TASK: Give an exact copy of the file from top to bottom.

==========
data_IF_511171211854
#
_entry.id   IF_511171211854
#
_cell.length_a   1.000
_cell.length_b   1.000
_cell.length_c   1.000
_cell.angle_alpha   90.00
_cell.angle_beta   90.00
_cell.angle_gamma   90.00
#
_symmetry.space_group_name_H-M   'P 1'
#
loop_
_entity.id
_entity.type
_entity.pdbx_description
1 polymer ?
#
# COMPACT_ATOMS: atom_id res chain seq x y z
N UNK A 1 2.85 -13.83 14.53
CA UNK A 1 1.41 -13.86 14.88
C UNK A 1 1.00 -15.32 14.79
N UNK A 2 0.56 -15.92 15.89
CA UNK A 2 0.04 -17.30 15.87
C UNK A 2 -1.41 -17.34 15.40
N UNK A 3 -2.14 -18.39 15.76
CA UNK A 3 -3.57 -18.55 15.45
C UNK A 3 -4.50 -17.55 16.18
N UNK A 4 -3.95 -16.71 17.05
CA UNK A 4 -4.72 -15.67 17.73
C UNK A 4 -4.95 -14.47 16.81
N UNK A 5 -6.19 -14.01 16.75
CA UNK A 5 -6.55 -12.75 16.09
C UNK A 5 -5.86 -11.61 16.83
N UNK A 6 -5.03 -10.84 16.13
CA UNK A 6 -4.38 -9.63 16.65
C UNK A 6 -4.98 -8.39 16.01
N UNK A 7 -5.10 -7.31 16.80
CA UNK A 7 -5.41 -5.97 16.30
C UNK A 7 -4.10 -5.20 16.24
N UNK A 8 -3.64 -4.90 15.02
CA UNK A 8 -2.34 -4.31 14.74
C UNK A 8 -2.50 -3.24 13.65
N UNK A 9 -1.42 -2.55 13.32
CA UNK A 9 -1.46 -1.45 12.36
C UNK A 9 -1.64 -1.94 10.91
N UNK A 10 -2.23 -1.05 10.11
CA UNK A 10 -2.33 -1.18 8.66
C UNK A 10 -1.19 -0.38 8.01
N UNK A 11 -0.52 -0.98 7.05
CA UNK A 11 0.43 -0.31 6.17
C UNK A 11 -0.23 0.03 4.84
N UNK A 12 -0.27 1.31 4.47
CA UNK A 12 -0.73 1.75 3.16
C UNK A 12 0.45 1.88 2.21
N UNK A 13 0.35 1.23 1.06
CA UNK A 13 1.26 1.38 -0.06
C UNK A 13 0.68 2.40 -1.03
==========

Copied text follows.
data_IF_511171211854
#
_entry.id   IF_511171211854
#
_cell.length_a   1.000
_cell.length_b   1.000
_cell.length_c   1.000
_cell.angle_alpha   90.00
_cell.angle_beta   90.00
_cell.angle_gamma   90.00
#
_symmetry.space_group_name_H-M   'P 1'
#
loop_
_entity.id
_entity.type
_entity.pdbx_description
1 polymer ?
#
# COMPACT_ATOMS: atom_id res chain seq x y z
N UNK A 1 2.85 -13.83 14.53
CA UNK A 1 1.41 -13.86 14.88
C UNK A 1 1.00 -15.32 14.79
N UNK A 2 0.56 -15.92 15.89
CA UNK A 2 0.04 -17.30 15.87
C UNK A 2 -1.41 -17.34 15.40
N UNK A 3 -2.14 -18.39 15.76
CA UNK A 3 -3.57 -18.55 15.45
C UNK A 3 -4.50 -17.55 16.18
N UNK A 4 -3.95 -16.71 17.05
CA UNK A 4 -4.72 -15.67 17.73
C UNK A 4 -4.95 -14.47 16.81
N UNK A 5 -6.19 -14.01 16.75
CA UNK A 5 -6.55 -12.75 16.09
C UNK A 5 -5.86 -11.61 16.83
N UNK A 6 -5.03 -10.84 16.13
CA UNK A 6 -4.38 -9.63 16.65
C UNK A 6 -4.98 -8.39 16.01
N UNK A 7 -5.10 -7.31 16.80
CA UNK A 7 -5.41 -5.97 16.30
C UNK A 7 -4.10 -5.20 16.24
N UNK A 8 -3.64 -4.90 15.02
CA UNK A 8 -2.34 -4.31 14.74
C UNK A 8 -2.50 -3.24 13.65
N UNK A 9 -1.42 -2.55 13.32
CA UNK A 9 -1.46 -1.45 12.36
C UNK A 9 -1.64 -1.94 10.91
N UNK A 10 -2.23 -1.05 10.11
CA UNK A 10 -2.33 -1.18 8.66
C UNK A 10 -1.19 -0.38 8.01
N UNK A 11 -0.52 -0.98 7.05
CA UNK A 11 0.43 -0.31 6.17
C UNK A 11 -0.23 0.03 4.84
N UNK A 12 -0.27 1.31 4.47
CA UNK A 12 -0.73 1.75 3.16
C UNK A 12 0.45 1.88 2.21
N UNK A 13 0.35 1.23 1.06
CA UNK A 13 1.26 1.38 -0.06
C UNK A 13 0.68 2.40 -1.03